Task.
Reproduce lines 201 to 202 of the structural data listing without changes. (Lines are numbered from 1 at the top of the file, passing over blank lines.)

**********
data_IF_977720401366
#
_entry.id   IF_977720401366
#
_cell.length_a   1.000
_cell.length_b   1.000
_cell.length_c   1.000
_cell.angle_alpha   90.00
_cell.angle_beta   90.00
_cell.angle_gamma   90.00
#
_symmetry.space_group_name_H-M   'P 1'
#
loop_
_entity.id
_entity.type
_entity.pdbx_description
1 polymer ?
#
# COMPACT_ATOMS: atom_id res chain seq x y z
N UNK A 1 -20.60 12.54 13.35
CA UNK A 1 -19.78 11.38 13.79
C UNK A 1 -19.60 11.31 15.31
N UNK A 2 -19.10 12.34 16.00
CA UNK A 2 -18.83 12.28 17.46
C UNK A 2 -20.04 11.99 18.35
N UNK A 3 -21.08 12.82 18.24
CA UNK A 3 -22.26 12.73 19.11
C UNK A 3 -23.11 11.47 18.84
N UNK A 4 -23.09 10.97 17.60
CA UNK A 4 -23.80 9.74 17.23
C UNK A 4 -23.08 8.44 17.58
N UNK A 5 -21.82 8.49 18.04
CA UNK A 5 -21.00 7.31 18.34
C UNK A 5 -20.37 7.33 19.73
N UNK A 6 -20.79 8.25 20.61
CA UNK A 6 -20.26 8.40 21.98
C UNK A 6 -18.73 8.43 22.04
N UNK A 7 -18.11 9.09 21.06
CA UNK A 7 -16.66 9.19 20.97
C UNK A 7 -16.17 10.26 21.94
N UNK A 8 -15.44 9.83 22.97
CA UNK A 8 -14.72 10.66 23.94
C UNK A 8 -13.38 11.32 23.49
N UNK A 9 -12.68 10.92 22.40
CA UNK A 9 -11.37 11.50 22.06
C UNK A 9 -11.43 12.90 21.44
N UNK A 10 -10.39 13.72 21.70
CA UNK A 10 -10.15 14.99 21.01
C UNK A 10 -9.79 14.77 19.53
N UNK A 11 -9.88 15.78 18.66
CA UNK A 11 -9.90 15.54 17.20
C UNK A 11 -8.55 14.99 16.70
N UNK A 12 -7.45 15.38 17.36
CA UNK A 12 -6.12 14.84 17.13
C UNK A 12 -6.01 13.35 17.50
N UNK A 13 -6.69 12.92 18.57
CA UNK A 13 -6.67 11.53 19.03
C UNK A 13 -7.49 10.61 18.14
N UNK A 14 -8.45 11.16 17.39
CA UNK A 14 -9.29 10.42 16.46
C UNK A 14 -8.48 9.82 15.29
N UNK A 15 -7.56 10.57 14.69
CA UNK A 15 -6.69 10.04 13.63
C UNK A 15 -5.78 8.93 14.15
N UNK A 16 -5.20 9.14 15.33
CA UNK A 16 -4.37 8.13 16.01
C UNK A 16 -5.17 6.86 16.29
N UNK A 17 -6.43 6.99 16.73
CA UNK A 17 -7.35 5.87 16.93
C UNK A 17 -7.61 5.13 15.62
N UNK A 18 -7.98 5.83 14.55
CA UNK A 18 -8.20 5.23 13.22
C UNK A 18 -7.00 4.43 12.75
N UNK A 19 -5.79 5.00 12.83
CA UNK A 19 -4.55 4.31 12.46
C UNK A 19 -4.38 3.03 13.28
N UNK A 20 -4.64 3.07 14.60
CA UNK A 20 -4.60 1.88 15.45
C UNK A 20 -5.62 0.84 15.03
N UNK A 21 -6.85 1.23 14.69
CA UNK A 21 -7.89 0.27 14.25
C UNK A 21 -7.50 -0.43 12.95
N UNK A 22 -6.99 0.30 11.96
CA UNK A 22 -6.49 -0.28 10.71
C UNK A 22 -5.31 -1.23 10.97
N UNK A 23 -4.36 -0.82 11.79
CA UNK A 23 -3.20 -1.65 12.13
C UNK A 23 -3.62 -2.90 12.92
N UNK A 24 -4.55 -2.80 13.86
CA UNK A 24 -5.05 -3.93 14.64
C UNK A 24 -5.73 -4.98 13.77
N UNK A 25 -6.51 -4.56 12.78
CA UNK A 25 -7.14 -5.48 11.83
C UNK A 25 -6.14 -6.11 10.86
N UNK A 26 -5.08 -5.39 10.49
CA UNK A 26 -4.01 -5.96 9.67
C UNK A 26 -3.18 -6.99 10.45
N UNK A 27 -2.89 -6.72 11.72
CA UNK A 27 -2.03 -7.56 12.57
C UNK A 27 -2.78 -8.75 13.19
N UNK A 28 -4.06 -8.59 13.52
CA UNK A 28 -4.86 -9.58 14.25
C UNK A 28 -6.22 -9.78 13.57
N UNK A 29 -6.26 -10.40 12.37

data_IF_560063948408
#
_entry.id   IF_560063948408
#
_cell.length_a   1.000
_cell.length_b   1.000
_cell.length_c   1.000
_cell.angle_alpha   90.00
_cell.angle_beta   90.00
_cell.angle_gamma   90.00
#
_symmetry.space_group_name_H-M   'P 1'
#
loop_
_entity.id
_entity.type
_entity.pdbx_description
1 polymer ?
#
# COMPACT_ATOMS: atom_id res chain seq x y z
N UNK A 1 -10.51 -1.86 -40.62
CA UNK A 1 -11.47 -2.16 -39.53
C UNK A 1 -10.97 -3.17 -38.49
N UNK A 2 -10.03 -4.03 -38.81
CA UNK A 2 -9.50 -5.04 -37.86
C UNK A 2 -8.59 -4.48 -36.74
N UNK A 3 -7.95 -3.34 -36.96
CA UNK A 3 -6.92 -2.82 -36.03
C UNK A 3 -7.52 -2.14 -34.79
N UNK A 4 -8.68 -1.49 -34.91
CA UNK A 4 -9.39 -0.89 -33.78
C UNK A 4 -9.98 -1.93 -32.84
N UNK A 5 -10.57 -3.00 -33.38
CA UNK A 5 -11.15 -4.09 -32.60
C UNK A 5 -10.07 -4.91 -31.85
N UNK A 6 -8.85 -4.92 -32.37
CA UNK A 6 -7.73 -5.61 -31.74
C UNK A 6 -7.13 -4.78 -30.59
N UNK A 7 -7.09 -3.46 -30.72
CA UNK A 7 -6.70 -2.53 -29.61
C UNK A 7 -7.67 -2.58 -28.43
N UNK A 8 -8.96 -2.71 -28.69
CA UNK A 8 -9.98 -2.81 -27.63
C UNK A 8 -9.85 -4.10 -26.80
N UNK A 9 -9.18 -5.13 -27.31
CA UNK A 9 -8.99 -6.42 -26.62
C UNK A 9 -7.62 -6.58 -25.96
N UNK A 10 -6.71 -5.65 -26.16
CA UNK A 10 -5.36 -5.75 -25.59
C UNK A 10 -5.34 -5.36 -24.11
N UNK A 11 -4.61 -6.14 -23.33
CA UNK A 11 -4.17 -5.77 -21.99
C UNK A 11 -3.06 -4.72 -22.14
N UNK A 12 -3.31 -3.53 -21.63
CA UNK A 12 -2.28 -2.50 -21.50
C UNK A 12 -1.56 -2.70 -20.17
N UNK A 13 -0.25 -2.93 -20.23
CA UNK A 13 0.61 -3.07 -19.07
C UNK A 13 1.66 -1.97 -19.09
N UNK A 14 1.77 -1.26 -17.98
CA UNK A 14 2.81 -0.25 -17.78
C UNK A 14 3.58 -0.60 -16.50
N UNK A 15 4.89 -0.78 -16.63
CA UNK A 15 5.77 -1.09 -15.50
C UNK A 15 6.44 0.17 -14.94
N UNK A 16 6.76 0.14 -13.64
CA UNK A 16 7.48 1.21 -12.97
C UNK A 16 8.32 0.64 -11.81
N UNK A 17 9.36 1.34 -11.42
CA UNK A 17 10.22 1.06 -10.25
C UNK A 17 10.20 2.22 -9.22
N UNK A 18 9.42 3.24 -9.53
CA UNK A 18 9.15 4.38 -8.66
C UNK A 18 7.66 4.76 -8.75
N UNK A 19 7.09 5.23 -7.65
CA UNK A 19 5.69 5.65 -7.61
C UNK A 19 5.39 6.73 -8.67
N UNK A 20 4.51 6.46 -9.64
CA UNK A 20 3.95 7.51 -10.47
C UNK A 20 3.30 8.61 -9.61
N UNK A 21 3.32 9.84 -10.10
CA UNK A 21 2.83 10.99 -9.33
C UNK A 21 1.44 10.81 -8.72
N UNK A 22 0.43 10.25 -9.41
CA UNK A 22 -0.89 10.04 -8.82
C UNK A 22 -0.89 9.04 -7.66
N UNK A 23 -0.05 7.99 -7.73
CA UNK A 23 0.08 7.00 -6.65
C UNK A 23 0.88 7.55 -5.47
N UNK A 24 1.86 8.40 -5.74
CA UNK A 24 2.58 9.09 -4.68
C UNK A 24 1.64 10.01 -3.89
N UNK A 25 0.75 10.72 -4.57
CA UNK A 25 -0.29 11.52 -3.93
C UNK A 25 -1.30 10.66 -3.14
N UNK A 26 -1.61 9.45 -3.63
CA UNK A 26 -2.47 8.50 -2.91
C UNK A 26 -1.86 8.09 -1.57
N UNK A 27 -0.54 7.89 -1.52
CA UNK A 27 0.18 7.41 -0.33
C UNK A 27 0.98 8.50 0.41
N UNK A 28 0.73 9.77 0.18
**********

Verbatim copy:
N UNK A 26 -1.61 9.45 -3.63
CA UNK A 26 -2.47 8.50 -2.91